The Committee of Inquiry is made up of experienced teachers and researchers.
Research proposals address social issues in the regional context.
The Social Sciences Career Research Commission reviewed and approved two research profiles of students of the bachelor's degree in Social Sciences with mention in Development, who based on URACCAN regulations opted for monograph as a graduation modality.
This was expressed by the lilia Montoya Leal master's degree, coordinator of the Legal, Humanities and Social Sciences area of URACCAN Las Minas. Eight of the members of the Committee of Inquiry reviewed the profiles, one of them with the theme "Sociocultural construction of femininity in the families of the Empalme Labu community, Siuna 2010", presented by the Bra. Maryuri Herrera.
In addition, the bachelors Noel Aráuz Ibarra and Yader José Ruiz Jarquín presented the theme "Realities of working children, via Siuna-Rosita, 2020". Both profiles received some comments and suggestions for improvement, but met methodological and regulatory requirements, for which they were approved.
The issue raised by Bra. Maryuri Herrera develops the problem of the family as the first socialization space where the identity of "being a woman" is built, which has been reproducing traditional roles: getting married, being a mother, learning to cook, washing, cleaning, where it is normally expected that there will be repetition of the acts of an adult woman to the girl, adolescent and young.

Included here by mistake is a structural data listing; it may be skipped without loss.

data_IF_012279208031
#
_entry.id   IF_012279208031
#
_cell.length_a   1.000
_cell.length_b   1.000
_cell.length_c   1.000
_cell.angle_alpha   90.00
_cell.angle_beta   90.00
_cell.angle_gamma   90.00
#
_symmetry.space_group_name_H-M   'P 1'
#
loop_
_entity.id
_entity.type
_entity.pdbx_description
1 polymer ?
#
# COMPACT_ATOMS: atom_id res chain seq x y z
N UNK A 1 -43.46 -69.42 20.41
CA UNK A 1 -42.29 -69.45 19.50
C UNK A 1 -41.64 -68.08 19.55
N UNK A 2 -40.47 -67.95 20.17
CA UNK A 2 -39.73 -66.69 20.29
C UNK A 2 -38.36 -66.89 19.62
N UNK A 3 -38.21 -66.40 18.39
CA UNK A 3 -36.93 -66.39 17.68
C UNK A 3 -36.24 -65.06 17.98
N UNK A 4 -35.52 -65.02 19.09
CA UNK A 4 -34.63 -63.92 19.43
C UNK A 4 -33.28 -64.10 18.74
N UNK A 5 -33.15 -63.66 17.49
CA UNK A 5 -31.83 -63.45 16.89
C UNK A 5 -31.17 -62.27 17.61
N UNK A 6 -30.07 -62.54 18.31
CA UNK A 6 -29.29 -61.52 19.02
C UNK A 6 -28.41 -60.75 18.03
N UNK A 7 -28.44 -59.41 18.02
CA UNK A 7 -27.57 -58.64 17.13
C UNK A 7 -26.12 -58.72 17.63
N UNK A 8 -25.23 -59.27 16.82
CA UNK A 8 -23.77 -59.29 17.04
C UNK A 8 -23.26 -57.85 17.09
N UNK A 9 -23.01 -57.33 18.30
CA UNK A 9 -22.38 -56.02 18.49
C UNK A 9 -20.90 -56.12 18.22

The researcher argues that this sociocultural construction of women can be modified, showing us that "there is another world where we can have an active participation, that recognizes us as women and that transforms traditional ideologies of femininity that limit women and that violate the rights and opportunities we have in patriarchal society".
In the case of researchers Noel Aráuz Ibarra and Yader José Ruiz Jarquín, they address the problem of the accelerated increase of children in child labour, which is currently being lived on the Siuna-Rosita road, where girls and boys get on buses to sell their products.
Young people hope that their research will bring many ideas with a focus on children's rights, so that they can be taken by child welfare organizations, which will benefit children working on this path, so that they can live happily and enjoy all their rights.
URACCAN promotes among its graduates research processes that address the problems experienced by Caribbean society and whose contributions can help to change these realities in the multicultural and multilingual context of the Autonomous Regions.